Communicable Diseases

Seasonal Influenza


  • Seasonal Influenza is an acute viral infection that spreads easily and affects all age groups.
  • It is transmitted by inhaling droplets containing the virus or touching contaminated surfaces.
  • The incubation period lasts for an average of 2 to 4 days.
  • Taking the Seasonal Influenza vaccine every year is one of the most effective methods of prevention.
  • The majority of individuals who get influenza recover on their own without treatment. 

What is Seasonal Influenza?
Seasonal influenza is an acute viral infection that is easily spread and affects the respiratory system. The flu is caught through the nose or mouth then reaches the lungs. It can range from mild to severe and affects all age groups.
Other names: Flu, Grippe
Types of Seasonal Influenza Viruses:
There are 4 main types of Seasonal Influenza. Some of them affect humans and others affect animals. They are:
  • ​Influenza (A) viruses and influenza (B) viruses: They infect humans and are the cause of seasonal influenza which spreads in winter.
  • Influenza C virus: It infects humans and causes the circulation of flu throughout the entire year. 
  • Influenza D viruses: They affect cattle and are not known to infect or cause illness in people.
There are subtypes of the influenza A viruses, according to the proteins enfolding the virus (H or N). There are 18 different of H proteins and 11 of the N proteins. 

Transmission of influenza A and B viruses to the body. 
  • Inhalation of droplets in the air of an infected person sneezing or coughing.
  • Touching surfaces contaminated with the virus, then touching the eyes, mouth, or nose.

Incubation Period:
An average of 2-4 days.
Infection Duration:
It starts one day before the onset of symptoms up to 5-7 days after their appearance. This period can last longer for children and people who are immunocompromised.
  • Fever (body temperature is 38°C or higher);
  • Chills and sweating;
  • Headache;
  • Continuous dry cough;
  • Fatigue and exhaustion;
  • Runny nose;
  • Sore throat; 
  • Muscle pain.
Some people may not experience fever.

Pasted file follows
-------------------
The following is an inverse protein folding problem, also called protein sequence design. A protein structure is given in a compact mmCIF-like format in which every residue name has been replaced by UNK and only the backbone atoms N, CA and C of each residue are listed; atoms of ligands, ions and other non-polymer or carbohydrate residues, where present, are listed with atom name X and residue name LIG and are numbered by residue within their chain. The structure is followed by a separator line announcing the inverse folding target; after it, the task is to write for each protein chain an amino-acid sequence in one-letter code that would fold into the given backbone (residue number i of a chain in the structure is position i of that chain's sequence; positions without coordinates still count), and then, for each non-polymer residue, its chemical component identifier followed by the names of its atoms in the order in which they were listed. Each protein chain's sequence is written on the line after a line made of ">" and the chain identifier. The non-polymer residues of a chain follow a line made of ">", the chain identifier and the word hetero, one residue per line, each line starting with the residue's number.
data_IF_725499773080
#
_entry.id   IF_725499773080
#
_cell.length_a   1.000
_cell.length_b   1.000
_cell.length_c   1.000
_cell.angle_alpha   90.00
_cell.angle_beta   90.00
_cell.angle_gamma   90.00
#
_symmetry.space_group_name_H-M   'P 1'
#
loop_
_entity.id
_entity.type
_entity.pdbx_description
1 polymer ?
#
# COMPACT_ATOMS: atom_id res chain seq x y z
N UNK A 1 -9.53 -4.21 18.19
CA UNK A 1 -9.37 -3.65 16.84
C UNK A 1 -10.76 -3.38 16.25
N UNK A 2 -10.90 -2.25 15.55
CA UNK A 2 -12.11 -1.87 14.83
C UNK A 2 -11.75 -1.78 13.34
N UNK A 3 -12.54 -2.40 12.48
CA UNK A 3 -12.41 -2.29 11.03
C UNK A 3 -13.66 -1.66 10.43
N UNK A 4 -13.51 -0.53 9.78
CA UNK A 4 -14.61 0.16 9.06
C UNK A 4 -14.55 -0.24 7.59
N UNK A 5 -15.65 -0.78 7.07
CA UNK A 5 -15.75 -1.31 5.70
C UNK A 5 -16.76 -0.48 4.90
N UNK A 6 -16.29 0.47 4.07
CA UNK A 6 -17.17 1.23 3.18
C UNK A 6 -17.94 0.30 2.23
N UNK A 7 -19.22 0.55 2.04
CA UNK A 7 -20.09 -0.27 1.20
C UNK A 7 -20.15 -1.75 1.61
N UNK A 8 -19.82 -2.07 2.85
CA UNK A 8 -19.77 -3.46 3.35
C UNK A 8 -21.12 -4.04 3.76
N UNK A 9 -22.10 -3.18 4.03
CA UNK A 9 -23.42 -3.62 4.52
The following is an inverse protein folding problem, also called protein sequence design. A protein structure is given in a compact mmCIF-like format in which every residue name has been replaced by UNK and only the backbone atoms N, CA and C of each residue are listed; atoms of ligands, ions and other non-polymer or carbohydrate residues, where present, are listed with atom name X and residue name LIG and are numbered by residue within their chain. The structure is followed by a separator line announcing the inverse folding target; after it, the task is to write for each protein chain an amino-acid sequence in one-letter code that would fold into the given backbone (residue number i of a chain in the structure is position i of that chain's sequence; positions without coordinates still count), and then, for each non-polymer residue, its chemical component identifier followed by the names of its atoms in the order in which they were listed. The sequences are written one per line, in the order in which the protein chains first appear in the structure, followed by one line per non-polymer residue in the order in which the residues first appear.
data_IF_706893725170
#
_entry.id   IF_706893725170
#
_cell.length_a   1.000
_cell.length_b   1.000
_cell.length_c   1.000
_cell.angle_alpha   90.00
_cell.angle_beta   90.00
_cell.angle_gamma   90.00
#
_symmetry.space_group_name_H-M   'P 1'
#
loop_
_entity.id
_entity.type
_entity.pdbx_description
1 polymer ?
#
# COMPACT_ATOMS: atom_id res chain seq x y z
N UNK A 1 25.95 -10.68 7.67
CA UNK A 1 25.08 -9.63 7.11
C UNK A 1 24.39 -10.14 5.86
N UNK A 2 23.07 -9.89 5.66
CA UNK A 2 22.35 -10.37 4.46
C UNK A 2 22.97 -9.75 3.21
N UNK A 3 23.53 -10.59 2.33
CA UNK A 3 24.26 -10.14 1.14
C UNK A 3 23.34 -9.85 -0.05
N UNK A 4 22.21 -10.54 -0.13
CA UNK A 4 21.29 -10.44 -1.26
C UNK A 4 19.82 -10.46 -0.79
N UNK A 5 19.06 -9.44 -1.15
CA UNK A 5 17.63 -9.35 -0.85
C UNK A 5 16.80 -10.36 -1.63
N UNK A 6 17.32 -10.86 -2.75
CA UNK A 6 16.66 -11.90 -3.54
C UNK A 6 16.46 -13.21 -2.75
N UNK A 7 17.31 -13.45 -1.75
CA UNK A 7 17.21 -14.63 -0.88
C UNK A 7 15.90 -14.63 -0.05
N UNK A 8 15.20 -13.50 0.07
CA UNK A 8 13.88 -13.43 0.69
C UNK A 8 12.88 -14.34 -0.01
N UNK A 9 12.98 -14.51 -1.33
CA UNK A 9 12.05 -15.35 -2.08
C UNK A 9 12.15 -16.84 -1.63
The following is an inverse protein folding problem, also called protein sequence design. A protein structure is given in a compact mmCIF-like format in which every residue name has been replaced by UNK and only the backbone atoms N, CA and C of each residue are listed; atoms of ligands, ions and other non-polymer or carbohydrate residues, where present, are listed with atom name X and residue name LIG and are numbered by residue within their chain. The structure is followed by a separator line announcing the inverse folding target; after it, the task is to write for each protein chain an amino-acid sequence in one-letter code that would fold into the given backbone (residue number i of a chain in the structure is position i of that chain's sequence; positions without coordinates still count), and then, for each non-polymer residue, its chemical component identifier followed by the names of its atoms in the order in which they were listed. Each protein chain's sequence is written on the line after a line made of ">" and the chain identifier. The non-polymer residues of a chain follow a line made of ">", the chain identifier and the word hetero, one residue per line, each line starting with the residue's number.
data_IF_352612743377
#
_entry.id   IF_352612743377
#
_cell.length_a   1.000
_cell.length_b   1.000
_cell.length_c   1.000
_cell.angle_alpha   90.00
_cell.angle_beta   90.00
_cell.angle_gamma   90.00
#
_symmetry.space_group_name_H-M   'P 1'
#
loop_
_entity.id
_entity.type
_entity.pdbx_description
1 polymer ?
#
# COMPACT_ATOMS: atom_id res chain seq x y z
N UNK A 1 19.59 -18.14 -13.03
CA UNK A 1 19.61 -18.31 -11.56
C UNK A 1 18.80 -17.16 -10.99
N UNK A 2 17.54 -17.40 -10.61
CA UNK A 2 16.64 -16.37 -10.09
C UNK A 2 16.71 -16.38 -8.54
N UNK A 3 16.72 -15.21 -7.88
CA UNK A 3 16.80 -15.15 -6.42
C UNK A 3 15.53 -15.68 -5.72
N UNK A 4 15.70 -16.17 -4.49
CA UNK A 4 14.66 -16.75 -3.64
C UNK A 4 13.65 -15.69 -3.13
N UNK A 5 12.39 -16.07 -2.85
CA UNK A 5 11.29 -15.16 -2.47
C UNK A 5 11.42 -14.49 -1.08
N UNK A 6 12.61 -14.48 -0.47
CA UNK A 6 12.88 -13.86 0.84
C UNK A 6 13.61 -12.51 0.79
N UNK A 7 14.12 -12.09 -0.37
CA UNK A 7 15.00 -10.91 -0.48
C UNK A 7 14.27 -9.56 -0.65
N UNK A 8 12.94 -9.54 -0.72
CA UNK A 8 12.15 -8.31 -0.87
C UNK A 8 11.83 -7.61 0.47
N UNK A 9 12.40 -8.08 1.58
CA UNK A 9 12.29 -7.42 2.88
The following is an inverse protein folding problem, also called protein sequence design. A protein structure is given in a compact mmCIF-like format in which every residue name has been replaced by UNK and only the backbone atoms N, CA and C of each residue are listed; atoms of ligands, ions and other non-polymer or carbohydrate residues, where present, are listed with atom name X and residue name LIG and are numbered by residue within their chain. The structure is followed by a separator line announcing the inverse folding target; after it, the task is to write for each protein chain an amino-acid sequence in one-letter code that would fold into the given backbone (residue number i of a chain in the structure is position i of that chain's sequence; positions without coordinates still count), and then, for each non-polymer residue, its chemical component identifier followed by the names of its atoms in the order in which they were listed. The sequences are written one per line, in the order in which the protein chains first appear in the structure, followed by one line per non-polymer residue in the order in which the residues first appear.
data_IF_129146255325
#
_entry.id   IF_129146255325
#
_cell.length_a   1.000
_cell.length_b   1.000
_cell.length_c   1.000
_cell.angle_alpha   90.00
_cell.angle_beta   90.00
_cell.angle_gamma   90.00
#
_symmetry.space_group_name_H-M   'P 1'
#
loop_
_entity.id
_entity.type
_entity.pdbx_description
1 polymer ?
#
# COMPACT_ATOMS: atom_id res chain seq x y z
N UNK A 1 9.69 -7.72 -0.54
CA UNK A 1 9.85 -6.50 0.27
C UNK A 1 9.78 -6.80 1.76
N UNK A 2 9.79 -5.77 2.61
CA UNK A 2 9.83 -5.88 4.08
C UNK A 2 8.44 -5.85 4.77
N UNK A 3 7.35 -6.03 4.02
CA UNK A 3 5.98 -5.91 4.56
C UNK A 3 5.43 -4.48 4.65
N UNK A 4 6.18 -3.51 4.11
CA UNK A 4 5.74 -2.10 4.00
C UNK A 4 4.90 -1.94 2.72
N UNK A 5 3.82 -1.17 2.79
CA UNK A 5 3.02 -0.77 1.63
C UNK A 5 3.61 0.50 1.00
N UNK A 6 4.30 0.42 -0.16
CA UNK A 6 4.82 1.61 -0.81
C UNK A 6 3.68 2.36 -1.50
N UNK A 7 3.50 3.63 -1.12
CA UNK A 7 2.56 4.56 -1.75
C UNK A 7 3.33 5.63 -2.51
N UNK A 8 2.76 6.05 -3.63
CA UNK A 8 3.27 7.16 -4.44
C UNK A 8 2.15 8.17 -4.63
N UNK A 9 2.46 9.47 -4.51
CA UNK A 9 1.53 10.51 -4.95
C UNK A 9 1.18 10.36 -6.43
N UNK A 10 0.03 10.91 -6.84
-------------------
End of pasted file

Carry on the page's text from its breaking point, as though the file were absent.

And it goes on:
Risk Factors:
  • Age
  • Chronic diseases
  • Immunodeficiency
  • Obesity

Who is at risk?
  • Healthcare workers
  • People with chronic diseases
  • Children
  • The elderly
  • Pregnant women

When to see a doctor?
Most people with influenza will only need to rest at home. If the disease becomes more severe and lasts for more than two weeks, it is best to see a doctor. Taking medicines within the first 48 hours helps prevent more serious problems.
  • Inflammation of the lungs;
  • Bronchitis;
  • Ear inflammation;
  • Asthma;
  • Heart problems;
  • Blood poisoning;
  • Death.

  • Clinical examination
  • Medical history
  • Laboratory tests

  • Take the Seasonal Influenza​ vaccine every year.
  • Regularly wash your hands with water and soap.
  • Avoid touching your eyes and nose directly after touching surfaces.
  • Avoid direct contact with people who have the flu and refrain from using their personal tools.
  • Use a tissue when sneezing or coughing and dispose of it immediately. 
  • Make sure surfaces are kept clean, such as: Tables and seats.
  • Avoid crowded places. 

It usually involves getting enough rest and drinking plenty of fluids, but in some cases, the doctor may prescribe antiviral drugs.

Why do people get the flu when they take its vaccine?
The flu vaccination does not cause a flu infection. This is due to the fact that the type of vaccine used in the Kingdom is inactivated not attenuated, which means it does not affect humans. There may be two explanations for those who become ill after taking the vaccine:
  • Like any other vaccine, the flu vaccine has side effects, such as: A slight fever, headache, and fatigue. This may cause the vaccinated person to think he caught the flu. 
  • The person may have caught other types of the flu virus, because the vaccine covers only the three most prevalent types of influenza in the Kingdom.
Are some people advised not to take the flu vaccine?
Yes, in some cases, people should not take the vaccine before seeing their doctor. These cases include: 
  • A person previously showing an allergic reaction to the vaccine.
  • A person being allergic to eggs.
  • Infants who are 6 months old or younger.
  • People with high or moderate fever (they can take the vaccine after the temperature has stabilized).​

Myths & Truths:
  • Myth: Antibiotics can kill the flu virus.
    • Truth: Antibiotics work against bacteria not viruses.
  • Myth: Pregnant women should not take the flu vaccine. 
    • Truth: Pregnant women should take the vaccine, as it immunizes them and their fetuses against the flu for up to six months.
  • Myth: Taking the vaccine every year impairs immunity.
    • Truth: Taking the flu vaccine on a yearly basis increases the body’s immunity against the virus. The vaccine would not be recommended by doctors if it had a negative impact on the immunity. 
  • Myth: The flu vaccine causes autism in children.
    • Truth: This is not true and has not been mentioned in any scientific reference.
Clinical Education General Department
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Last Update : 12 January 2023 11:00 AM
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